The iliopubic tract: an important anatomical landmark in surgery.
A band of fascial thickening, termed the iliopubic tract, lies on the posterior aspect of the inguinal region and has been described in the surgical literature as playing an important role during herniorraphy. This study was undertaken to examine the gross and microscopic anatomy of the iliopubic tract in 12 cadavers. The results confirmed that the iliopubic tract can be readily identified as a thickening of the transversalis fascia running deep and parallel to the inguinal ligament. It attaches to the superomedial part of the pubic bone medially, but laterally its fibres fan out within the fascia transversalis and fascia iliaca without bony attachment to the iliac spines. In contrast to the inguinal ligament, the histological analysis of the iliopubic tract shows a high elastin to collagen ratio. The functional significance of this structure merits further study, but there is no doubt that it is important in many approaches to inguinal herniorraphy. For this reason it is considered that the iliopubic tract deserves greater emphasis in the anatomy teaching of the inguinal region. (+info)
Stress fracture of the hip and pubic rami after fusion to the sacrum in an adult with scoliosis: a case report.
Correction of adult scoliosis frequently involves long segmental fusions, but controversy still exists whether these fusions should include the sacrum. It has been suggested that forces associated with activities of daily living transfer the stresses to the remaining levels of the spine and to the pelvis. The case described here was a 43-year-old woman with scoliosis and chronic back pain refractory to non-surgical modalities. Radiographically, the patient had a 110 degree lumbar curve. An anterior and posterior fusion with Luque-Galveston instrumentation was performed. Six months postoperatively the patient returned with a 2-week history of right hip pain with no history of trauma. There was radiographic evidence of a displaced femoral neck fracture and pubic rami fractures. The femoral neck fracture was treated with a total hip replacement. Further surgeries were required to correct a lumbar pseudoarthrosis and hardware failure. We believe that this case provides evidence that fusion into the lumbosacral junction may distribute forces through the pelvic bones and hip resulting in stress and potential hardware complications, especially in patients at risk due to osteopenic conditions. (+info)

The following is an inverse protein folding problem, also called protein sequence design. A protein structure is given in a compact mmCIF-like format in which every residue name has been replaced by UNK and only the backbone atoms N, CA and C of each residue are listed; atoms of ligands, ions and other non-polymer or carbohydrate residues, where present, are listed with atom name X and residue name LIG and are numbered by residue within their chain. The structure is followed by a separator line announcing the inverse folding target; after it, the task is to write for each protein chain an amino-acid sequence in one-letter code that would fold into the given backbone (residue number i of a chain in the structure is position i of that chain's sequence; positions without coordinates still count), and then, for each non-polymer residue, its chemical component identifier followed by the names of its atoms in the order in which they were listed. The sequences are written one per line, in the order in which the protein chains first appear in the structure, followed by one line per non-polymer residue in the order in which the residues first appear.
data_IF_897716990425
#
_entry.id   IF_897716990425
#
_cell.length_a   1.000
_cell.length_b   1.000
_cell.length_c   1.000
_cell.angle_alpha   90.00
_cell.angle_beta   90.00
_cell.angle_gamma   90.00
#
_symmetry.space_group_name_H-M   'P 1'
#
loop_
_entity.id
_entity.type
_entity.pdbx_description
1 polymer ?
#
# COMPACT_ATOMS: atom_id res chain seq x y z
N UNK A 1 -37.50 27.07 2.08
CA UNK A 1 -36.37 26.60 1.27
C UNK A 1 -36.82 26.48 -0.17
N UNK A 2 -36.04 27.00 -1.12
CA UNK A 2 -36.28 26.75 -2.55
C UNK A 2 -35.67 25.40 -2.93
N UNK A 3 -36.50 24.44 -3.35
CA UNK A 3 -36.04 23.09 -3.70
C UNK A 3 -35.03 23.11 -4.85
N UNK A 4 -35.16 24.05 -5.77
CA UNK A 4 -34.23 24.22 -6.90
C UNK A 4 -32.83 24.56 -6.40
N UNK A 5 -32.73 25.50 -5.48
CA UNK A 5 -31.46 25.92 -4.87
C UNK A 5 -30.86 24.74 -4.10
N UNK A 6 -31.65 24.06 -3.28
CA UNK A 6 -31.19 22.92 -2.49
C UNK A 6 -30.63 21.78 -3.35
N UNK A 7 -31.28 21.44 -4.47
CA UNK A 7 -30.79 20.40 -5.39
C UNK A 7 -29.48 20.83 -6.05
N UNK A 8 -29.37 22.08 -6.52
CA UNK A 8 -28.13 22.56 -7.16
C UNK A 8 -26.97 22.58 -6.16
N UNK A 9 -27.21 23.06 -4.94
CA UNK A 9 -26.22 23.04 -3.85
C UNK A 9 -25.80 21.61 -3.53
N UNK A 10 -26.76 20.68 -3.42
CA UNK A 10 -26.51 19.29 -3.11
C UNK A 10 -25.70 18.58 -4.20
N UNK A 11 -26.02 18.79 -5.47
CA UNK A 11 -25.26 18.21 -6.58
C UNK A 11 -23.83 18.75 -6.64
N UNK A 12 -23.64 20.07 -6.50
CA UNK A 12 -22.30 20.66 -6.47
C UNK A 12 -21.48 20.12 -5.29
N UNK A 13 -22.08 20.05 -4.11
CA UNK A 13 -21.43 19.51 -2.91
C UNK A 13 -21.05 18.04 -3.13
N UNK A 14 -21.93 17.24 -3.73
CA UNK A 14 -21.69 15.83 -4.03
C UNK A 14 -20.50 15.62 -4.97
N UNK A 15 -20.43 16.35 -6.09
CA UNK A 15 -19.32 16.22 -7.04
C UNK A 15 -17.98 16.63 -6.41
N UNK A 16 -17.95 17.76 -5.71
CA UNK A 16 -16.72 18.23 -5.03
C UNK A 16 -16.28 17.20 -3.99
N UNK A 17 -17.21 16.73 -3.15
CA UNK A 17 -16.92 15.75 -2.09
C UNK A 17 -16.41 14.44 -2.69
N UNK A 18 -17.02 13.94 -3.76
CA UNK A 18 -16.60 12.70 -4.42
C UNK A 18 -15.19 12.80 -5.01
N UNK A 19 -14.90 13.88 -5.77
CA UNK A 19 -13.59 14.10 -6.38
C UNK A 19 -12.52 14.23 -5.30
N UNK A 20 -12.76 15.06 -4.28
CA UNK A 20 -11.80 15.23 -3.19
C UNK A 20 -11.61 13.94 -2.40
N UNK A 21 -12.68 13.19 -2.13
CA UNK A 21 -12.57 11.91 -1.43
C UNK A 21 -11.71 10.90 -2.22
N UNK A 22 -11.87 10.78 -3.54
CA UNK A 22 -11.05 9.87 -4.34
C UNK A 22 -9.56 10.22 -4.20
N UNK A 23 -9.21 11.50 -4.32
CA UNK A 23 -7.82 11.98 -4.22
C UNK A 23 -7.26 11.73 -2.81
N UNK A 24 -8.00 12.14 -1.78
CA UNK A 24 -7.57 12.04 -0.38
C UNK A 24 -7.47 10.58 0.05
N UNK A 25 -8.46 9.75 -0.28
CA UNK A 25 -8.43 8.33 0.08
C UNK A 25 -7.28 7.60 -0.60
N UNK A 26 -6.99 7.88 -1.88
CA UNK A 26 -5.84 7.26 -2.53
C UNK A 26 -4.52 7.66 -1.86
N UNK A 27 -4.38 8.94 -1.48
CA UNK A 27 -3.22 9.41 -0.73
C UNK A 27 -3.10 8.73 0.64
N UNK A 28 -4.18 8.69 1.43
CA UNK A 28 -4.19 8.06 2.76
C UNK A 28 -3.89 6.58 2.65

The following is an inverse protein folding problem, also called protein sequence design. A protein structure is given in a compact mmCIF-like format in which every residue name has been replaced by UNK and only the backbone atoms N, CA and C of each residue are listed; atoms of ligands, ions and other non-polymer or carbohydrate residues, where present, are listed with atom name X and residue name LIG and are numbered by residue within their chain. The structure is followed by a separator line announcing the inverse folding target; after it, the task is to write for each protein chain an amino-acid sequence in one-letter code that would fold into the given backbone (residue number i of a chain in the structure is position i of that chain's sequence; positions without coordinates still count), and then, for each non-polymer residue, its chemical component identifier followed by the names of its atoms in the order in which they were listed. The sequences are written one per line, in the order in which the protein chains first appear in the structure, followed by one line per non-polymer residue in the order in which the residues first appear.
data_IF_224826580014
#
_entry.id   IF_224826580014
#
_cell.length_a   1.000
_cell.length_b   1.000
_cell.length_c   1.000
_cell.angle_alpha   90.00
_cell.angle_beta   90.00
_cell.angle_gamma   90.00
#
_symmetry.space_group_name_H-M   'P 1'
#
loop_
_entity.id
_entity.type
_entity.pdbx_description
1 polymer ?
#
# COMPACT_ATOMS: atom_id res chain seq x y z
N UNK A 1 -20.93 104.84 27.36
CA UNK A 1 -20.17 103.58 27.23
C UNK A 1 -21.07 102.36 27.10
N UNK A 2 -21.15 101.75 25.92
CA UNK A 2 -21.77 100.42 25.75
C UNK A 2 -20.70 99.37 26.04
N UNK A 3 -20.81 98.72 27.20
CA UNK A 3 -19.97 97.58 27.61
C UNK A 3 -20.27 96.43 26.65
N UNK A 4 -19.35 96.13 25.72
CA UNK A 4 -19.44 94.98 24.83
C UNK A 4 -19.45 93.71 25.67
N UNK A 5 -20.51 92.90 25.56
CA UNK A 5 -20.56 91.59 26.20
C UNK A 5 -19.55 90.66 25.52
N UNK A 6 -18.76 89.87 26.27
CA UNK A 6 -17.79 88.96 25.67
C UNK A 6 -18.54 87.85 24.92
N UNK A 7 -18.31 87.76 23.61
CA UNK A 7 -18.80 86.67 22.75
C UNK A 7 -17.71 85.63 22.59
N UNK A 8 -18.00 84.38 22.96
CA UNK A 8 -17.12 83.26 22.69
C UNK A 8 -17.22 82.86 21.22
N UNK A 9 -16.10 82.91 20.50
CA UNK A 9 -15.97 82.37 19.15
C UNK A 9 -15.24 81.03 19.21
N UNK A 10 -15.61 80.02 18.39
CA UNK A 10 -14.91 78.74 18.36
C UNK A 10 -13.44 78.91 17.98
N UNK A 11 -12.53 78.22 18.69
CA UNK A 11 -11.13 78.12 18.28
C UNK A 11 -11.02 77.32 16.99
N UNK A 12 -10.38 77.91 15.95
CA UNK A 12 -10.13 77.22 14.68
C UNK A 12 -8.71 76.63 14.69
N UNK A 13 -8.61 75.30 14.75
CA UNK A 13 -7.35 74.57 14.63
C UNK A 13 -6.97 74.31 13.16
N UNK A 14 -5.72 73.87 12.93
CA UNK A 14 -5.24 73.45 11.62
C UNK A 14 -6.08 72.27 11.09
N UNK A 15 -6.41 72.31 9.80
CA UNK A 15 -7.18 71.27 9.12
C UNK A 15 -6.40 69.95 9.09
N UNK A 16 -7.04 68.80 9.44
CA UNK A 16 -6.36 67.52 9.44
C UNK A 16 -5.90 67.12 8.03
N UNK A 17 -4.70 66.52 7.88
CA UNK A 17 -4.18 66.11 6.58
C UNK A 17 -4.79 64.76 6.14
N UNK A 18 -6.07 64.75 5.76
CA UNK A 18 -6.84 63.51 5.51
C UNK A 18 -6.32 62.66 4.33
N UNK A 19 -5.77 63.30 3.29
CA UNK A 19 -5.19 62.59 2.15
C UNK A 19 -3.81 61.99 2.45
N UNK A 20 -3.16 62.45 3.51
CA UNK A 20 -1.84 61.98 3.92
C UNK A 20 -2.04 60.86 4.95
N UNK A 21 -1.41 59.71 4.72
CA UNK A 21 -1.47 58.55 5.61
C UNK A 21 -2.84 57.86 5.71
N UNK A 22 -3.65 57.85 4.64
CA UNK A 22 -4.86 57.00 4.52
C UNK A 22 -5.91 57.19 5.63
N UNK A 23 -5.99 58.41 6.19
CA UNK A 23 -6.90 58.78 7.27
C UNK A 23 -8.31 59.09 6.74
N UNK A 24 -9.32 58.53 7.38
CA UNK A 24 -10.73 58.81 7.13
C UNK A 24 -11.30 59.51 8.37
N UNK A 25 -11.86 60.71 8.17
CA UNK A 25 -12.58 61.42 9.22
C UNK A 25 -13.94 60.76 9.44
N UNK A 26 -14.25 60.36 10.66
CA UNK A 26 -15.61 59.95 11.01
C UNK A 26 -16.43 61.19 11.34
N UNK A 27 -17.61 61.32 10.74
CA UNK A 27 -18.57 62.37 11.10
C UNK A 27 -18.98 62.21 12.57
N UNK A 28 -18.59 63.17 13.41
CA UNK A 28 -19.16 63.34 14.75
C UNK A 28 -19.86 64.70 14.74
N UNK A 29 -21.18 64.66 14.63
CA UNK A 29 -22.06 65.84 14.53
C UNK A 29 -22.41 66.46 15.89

Incidence of pubic bone marrow oedema in Australian rules football players: relation to groin pain.
OBJECTIVES: To examine the relation between the clinical features of groin pain and groin magnetic resonance imaging (MRI) appearances in a group largely comprising elite Australian Rules football players. The incidence of bone marrow oedema and other MRI findings in the pubic symphysis region was noted. The relation between a past history of groin pain and these other MRI findings was also examined. METHOD: In a prospective study, 116 male subjects (89 footballers, 17 umpires, 10 sedentary men) were examined before history taking and groin MRI. The clinical history was not known to the examiner (GMV) and radiologists (JPS, GTF). Clinical evidence of groin pain and examination findings were correlated with the presence of increased signal intensity within the pubic bone marrow. A past history of groin pain was correlated with the presence of other MRI findings such as cyst formation, fluid signal within the pubic symphysis disc, and irregularity of the pubic symphysis. RESULTS: Fifty two athletes (47 footballers, five umpires) had clinical features of groin pain with pubic symphysis and/or superior pubic ramus tenderness. A high incidence of increased signal intensity (77%) within the pubic bone marrow was identified in this group. There was an association between this group of athletes and the MRI finding of increased signal intensity (p<0.01). There was also an association between a past history of groin pain and the presence of other MRI findings (p<0.01). CONCLUSIONS: Athletes with groin pain and tenderness of the pubic symphysis and/or superior pubic ramus have clinical features consistent with the diagnosis of osteitis pubis. The increased signal intensity seen on MRI is due to pubic bone marrow oedema. An association exists between the clinical features of osteitis pubis and the MRI finding of pubic bone marrow oedema. A high incidence of pubic bone marrow oedema was also noted. Degenerative features visualised by MRI, such as subchondral cyst formation, were associated with a past history of groin pain. A stress injury to the pubic bone is the most likely explanation for these MRI findings and may be the cause of the clinical entity osteitis pubis. (+info)